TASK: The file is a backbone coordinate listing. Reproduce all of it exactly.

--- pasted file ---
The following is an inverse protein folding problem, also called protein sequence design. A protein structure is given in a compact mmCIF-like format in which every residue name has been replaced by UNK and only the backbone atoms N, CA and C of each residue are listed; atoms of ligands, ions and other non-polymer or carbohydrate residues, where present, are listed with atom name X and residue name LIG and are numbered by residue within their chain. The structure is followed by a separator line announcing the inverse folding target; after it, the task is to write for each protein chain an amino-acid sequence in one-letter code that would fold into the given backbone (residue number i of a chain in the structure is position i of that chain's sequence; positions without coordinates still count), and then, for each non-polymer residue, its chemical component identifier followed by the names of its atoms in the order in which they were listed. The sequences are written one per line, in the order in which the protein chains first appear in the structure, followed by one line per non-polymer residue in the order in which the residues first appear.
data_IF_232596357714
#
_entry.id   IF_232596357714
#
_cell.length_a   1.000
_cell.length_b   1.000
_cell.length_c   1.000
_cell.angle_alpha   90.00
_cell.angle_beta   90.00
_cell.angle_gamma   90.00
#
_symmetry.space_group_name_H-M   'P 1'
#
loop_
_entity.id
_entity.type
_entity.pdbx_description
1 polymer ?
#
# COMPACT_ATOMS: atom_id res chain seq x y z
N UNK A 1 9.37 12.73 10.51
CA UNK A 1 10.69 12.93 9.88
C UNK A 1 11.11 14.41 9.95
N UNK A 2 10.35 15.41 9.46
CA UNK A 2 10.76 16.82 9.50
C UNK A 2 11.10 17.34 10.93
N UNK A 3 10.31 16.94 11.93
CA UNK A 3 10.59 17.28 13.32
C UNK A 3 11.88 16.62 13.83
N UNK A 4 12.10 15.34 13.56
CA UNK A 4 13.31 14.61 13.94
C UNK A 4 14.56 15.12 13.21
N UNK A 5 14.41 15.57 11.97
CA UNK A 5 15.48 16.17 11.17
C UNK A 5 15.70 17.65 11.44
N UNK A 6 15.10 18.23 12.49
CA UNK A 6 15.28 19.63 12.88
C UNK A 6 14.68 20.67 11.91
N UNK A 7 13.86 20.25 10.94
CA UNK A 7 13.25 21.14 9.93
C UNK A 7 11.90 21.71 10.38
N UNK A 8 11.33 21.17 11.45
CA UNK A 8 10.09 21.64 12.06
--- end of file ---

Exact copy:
The following is an inverse protein folding problem, also called protein sequence design. A protein structure is given in a compact mmCIF-like format in which every residue name has been replaced by UNK and only the backbone atoms N, CA and C of each residue are listed; atoms of ligands, ions and other non-polymer or carbohydrate residues, where present, are listed with atom name X and residue name LIG and are numbered by residue within their chain. The structure is followed by a separator line announcing the inverse folding target; after it, the task is to write for each protein chain an amino-acid sequence in one-letter code that would fold into the given backbone (residue number i of a chain in the structure is position i of that chain's sequence; positions without coordinates still count), and then, for each non-polymer residue, its chemical component identifier followed by the names of its atoms in the order in which they were listed. The sequences are written one per line, in the order in which the protein chains first appear in the structure, followed by one line per non-polymer residue in the order in which the residues first appear.
data_IF_232596357714
#
_entry.id   IF_232596357714
#
_cell.length_a   1.000
_cell.length_b   1.000
_cell.length_c   1.000
_cell.angle_alpha   90.00
_cell.angle_beta   90.00
_cell.angle_gamma   90.00
#
_symmetry.space_group_name_H-M   'P 1'
#
loop_
_entity.id
_entity.type
_entity.pdbx_description
1 polymer ?
#
# COMPACT_ATOMS: atom_id res chain seq x y z
N UNK A 1 9.37 12.73 10.51
CA UNK A 1 10.69 12.93 9.88
C UNK A 1 11.11 14.41 9.95
N UNK A 2 10.35 15.41 9.46
CA UNK A 2 10.76 16.82 9.50
C UNK A 2 11.10 17.34 10.93
N UNK A 3 10.31 16.94 11.93
CA UNK A 3 10.59 17.28 13.32
C UNK A 3 11.88 16.62 13.83
N UNK A 4 12.10 15.34 13.56
CA UNK A 4 13.31 14.61 13.94
C UNK A 4 14.56 15.12 13.21
N UNK A 5 14.41 15.57 11.97
CA UNK A 5 15.48 16.17 11.17
C UNK A 5 15.70 17.65 11.44
N UNK A 6 15.10 18.23 12.49
CA UNK A 6 15.28 19.63 12.88
C UNK A 6 14.68 20.67 11.91
N UNK A 7 13.86 20.25 10.94
CA UNK A 7 13.25 21.14 9.93
C UNK A 7 11.90 21.71 10.38
N UNK A 8 11.33 21.17 11.45
CA UNK A 8 10.09 21.64 12.06